Nor were there takers, among those watching from lands around Iraq, for the idea of freedom midwifed by American power. To Iraq's east lay the Iranian despotism, eager to thwart and frustrate the American project. To the west in Syria there was the Baath dictatorship of the House of Assad. And beyond there was the Sunni Arab order of power, where America was despised for giving power to Shiites. For a millennium, the Shiite Arabs had not governed, and yet now they ruled in Baghdad, a city that had been the seat of the Islamic caliphate.
A stoical George W. Bush held the line amid American disaffection and amid the resistance of a region invested in the failure of the Iraq campaign. He doubled down with the troop "surge" and remained true to the proposition that liberty could stick on Arab soil.
There is no way of writing a convincing alternative history of the region without this war. That kind of effort is inherently speculative, subject to whim and preference. Perhaps we could have let Saddam be, could have tolerated the misery he inflicted on his people, convinced ourselves that the sanctions imposed on his regime were sufficient to keep him quarantined. But a different history played out. It delivered the Iraqis from a tyranny that they would have never been able to overthrow on their own.
The American disappointment with Iraq helped propel Barack Obama to power. There were strategic gains that the war had secured in Iraq, but Mr. Obama had no interest in them. Iraq was the "war of choice" that had to be brought to a "responsible close," he said. The focus instead would be on that "war of necessity" in Afghanistan.
A skilled politician, Mr. Obama made the Iraqi government an offer meant to be turned down—a residual American force that could hardly defend itself, let alone provide meaningful protection for the fledgling new order in Baghdad. Predictably, Iraq's rulers decided to go it alone as 2011 drew to a close. They had been navigating a difficult course between Iran and the U.S. The choice was made easy for them, the Iranian supreme leader was next door, the liberal superpower was in retreat.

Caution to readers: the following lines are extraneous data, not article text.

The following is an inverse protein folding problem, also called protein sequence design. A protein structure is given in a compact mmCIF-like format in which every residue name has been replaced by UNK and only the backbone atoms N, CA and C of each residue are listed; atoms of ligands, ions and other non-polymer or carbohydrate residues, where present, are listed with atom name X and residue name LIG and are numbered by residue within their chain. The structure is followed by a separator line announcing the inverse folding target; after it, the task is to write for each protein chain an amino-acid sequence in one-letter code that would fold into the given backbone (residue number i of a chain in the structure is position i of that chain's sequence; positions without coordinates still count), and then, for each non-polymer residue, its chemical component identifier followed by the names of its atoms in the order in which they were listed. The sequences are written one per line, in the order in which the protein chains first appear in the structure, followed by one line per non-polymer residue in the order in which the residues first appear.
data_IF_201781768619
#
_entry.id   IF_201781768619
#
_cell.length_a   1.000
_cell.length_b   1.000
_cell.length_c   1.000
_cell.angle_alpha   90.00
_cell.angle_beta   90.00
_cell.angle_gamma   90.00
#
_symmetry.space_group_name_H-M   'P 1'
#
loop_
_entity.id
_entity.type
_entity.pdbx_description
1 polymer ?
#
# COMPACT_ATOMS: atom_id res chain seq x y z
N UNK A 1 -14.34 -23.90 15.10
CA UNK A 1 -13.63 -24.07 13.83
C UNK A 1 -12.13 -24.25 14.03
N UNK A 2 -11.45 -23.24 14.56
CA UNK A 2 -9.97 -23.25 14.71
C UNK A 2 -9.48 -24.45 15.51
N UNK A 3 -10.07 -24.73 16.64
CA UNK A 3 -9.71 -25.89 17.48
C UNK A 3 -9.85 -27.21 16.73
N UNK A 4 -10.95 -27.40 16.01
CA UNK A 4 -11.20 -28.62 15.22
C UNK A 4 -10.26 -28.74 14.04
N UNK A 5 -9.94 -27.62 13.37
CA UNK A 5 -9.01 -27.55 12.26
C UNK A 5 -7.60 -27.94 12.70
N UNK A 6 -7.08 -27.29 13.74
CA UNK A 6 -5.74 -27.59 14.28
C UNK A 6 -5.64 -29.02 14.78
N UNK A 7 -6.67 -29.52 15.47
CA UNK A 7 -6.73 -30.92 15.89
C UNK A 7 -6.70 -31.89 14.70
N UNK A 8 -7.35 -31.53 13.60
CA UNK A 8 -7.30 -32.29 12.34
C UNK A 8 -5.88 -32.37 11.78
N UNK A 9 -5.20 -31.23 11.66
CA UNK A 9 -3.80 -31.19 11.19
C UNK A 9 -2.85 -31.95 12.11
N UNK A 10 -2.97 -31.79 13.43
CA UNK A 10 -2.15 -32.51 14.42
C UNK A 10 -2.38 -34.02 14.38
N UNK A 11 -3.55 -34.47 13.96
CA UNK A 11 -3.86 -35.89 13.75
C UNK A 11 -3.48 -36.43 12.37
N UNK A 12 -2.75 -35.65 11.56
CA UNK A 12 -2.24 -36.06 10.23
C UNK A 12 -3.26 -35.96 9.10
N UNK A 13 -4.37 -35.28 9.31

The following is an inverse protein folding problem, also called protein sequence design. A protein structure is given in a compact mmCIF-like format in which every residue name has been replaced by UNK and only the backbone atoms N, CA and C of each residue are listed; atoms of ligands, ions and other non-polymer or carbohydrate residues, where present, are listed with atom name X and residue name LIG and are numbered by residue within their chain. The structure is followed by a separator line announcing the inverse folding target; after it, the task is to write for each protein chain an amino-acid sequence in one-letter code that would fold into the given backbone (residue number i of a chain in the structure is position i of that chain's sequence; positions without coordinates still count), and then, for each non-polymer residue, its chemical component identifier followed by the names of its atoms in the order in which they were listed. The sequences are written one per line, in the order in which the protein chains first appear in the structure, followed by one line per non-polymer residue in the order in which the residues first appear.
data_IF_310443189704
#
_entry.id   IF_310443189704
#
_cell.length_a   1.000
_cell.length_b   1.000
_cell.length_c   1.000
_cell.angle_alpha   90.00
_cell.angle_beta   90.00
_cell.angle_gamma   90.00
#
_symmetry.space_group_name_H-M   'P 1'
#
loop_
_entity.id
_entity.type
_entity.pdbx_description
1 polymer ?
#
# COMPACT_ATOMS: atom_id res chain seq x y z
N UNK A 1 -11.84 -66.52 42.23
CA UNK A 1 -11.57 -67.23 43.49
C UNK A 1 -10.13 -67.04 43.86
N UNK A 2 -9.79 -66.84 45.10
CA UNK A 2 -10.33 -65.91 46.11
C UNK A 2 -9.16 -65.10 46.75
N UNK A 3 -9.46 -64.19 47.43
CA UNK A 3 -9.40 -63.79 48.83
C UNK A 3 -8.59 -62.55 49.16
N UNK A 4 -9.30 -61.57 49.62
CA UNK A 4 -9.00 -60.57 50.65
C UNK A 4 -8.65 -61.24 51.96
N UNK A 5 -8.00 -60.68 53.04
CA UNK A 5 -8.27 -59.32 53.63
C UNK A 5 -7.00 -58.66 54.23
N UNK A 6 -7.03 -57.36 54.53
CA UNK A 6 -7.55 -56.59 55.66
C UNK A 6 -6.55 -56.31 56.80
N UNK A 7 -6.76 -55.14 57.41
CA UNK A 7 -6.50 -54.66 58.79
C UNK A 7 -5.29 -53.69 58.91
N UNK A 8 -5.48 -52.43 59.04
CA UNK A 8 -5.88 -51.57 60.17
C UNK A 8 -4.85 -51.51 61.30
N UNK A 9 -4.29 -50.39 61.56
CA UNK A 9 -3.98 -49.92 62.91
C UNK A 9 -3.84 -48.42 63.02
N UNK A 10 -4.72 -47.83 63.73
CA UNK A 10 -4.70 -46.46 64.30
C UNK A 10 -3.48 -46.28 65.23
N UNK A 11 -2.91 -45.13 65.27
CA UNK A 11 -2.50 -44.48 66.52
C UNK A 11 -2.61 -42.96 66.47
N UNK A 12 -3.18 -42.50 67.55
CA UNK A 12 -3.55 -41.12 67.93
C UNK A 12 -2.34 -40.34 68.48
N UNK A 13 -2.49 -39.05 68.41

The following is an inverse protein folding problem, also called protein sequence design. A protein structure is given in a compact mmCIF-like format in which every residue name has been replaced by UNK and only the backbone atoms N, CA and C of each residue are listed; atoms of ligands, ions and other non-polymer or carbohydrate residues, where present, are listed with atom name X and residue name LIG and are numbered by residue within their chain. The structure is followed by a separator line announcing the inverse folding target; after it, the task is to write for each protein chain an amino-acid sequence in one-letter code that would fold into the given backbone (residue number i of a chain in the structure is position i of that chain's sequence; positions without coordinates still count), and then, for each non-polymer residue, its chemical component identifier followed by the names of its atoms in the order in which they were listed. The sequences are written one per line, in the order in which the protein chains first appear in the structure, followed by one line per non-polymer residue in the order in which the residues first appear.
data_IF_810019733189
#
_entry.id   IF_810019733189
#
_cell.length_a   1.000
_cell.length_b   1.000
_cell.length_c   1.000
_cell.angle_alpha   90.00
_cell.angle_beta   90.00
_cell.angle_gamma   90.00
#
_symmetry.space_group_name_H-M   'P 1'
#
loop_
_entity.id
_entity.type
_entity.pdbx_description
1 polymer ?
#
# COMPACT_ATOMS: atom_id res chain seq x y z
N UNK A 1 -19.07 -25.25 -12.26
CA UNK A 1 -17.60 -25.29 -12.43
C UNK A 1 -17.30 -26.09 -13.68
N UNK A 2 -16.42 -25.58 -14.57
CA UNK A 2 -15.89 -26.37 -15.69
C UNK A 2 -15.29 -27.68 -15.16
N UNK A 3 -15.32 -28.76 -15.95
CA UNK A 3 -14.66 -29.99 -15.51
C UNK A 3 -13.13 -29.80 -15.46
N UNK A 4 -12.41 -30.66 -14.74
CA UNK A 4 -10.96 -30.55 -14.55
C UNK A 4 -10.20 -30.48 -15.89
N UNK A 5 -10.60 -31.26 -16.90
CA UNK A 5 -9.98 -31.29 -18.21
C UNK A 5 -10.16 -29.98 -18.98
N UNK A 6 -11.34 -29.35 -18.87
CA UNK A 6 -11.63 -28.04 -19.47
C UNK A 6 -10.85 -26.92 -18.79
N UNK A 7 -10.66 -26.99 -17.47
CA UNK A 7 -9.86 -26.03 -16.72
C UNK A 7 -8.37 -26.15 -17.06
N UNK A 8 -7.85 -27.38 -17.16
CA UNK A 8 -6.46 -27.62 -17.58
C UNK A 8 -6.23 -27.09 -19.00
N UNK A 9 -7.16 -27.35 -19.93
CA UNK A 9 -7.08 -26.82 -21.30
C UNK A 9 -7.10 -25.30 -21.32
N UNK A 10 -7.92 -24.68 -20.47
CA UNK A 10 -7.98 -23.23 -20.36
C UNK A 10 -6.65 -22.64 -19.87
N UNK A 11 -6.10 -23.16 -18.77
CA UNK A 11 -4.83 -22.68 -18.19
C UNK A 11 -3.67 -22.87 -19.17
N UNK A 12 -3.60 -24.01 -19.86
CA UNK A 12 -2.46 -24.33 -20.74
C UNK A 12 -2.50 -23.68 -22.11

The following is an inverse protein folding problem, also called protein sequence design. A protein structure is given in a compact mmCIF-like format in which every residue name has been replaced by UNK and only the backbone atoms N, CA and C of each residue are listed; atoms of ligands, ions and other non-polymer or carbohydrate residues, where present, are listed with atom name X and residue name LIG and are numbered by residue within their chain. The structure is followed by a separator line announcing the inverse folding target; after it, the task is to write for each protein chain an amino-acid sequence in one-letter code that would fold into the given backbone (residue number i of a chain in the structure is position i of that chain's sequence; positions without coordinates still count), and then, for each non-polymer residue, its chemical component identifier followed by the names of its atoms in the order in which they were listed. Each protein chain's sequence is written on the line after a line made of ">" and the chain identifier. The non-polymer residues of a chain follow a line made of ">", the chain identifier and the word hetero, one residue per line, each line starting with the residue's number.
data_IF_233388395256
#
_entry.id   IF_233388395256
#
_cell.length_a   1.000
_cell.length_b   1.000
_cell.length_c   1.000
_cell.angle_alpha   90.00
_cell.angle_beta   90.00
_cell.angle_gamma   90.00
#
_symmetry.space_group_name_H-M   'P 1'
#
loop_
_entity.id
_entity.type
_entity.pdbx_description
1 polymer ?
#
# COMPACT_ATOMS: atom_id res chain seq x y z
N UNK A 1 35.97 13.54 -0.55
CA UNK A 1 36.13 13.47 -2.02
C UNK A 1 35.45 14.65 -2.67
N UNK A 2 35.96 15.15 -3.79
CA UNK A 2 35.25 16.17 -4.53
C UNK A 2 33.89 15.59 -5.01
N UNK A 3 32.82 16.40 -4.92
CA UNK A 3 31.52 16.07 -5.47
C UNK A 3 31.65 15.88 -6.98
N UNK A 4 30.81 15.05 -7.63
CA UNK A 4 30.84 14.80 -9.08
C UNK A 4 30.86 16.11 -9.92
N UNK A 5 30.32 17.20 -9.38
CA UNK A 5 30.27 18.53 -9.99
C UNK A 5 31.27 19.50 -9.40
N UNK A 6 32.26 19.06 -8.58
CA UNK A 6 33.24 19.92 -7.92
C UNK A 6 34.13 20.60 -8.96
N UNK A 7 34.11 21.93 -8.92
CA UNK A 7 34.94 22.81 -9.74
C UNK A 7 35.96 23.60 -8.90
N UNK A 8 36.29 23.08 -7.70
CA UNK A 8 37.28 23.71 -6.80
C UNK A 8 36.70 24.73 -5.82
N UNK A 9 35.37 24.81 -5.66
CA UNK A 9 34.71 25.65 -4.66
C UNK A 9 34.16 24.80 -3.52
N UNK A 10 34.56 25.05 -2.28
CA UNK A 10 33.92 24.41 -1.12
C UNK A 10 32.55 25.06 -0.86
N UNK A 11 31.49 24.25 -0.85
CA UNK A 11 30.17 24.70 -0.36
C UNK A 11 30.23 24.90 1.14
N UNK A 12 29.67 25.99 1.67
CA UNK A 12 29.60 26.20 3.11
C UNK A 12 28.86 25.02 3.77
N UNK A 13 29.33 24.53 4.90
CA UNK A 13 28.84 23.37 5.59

Heading for the exits, Mr. Obama praised Iraqi Prime Minister Nouri al-Maliki as "the elected leader of a sovereign, self-reliant and democratic Iraq." The praise came even as Mr. Maliki was beginning to erect a dictatorship bent on marginalizing the country's Kurds and Sunni Arabs and even those among the Shiites who questioned his writ.
Two weeks ago, Stuart W. Bowen Jr., the special inspector general for Iraq reconstruction, issued his final report, called "Learning from Iraq." The report was methodical and detailed, interspersed with the testimonies of American and Iraqi officials. One testimony, by an Iraqi technocrat, the acting minister of interior, Adnan al-Asadi, offered a compelling image: "With all the money the U.S. has spent, you can go into any city in Iraq and you can't find one building or project built by the U.S. government. You can fly in a helicopter around Baghdad or other cities, but you can't point a finger at a single project that was built and completed by the United States."
It was no fault of the soldiers who fought this war, or of the leaders who launched it, that their successors lacked the patience to stick around Iraq and safekeep what had been gained at an incalculable cost in blood and treasure.
Mr. Ajami is a senior fellow at Stanford's Hoover Institution and the author, most recently, of "The Syrian Rebellion" (Hoover Press, 2012).